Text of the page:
With these ideas in mind, Alison Divine and colleagues at Canada's Western University paired with fellow researchers in the UK to investigate the possible role of Facebook in stimulating college students (always a good sample for social media research) to increase their exercise motivation.,Including in their study the role of relatedness, or psychological-need satisfaction in exercising with others, the Canada-UK team believed that college students who were more connected on Facebook, and also enjoyed sharing their exercise with other people, would have deeper and more lasting��exercise motivation.,In SDT, the need for relatedness is a potent motivator, and “it is within the social context that needs can be promoted or thwarted, suggesting that Facebook, as a growing part of the social context for undergraduate students, has the potential to play a positive or negative role in exercise motivation and well-being.”,Hence, the authors believe in the perhaps counterintuitive view that Facebook can enhance exercise motivation in a positive sense by building support for physical activity among one’s general group of friends.,On the other hand, for some participants, the Facebook exercise motivation remained positive, allowing them to find enjoyment in physical activity via their feelings of connections to their friends.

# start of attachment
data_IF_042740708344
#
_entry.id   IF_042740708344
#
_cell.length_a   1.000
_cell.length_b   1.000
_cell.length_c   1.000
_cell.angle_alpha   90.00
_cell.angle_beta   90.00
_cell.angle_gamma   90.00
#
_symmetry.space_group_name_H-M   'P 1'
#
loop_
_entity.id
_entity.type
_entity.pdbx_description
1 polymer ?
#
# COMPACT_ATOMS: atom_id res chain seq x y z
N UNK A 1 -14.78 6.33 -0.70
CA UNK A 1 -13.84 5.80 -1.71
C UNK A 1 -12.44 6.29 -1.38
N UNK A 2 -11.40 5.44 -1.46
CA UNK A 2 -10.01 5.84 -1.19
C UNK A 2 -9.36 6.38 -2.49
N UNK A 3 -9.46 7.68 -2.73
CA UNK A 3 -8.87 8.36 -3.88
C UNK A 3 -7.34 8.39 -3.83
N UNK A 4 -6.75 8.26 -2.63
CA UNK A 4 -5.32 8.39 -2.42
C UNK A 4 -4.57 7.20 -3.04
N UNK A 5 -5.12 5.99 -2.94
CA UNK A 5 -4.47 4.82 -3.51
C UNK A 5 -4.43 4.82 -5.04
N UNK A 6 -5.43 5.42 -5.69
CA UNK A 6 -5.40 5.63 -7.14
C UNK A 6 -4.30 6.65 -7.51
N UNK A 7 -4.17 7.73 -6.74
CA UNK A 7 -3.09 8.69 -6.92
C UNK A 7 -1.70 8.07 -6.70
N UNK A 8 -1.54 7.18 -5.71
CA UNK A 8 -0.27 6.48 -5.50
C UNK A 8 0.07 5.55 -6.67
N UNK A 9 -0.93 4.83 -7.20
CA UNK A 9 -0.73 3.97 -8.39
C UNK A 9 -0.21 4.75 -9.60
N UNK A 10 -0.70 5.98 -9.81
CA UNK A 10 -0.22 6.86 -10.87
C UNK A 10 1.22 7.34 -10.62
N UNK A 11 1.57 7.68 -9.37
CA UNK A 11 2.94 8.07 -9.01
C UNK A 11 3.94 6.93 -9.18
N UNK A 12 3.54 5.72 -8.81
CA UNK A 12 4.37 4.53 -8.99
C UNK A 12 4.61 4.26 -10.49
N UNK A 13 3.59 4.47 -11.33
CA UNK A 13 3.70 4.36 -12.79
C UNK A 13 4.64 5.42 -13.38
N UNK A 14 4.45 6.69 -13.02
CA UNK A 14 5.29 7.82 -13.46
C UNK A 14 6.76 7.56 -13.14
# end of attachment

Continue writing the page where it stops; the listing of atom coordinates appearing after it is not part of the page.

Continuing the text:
With these ideas in mind, Alison Divine and colleagues at Canada's Western University paired with fellow researchers in the UK to investigate the possible role of Facebook in stimulating college students (always a good sample for social media research) to increase their exercise motivation.,Including in their study the role of relatedness, or psychological-need satisfaction in exercising with others, the Canada-UK team believed that college students who were more connected on Facebook, and also enjoyed sharing their exercise with other people, would have deeper and more lasting exercise motivation.,In SDT, the need for relatedness is a potent motivator, and “it is within the social context that needs can be promoted or thwarted, suggesting that Facebook, as a growing part of the social context for undergraduate students, has the potential to play a positive or negative role in exercise motivation and well-being.”,Hence, the authors believe in the perhaps counterintuitive view that Facebook can enhance exercise motivation in a positive sense by building support for physical activity among one’s general group of friends.,On the other hand, for some participants, the Facebook exercise motivation remained positive, allowing them to find enjoyment in physical activity via their feelings of connections to their friends.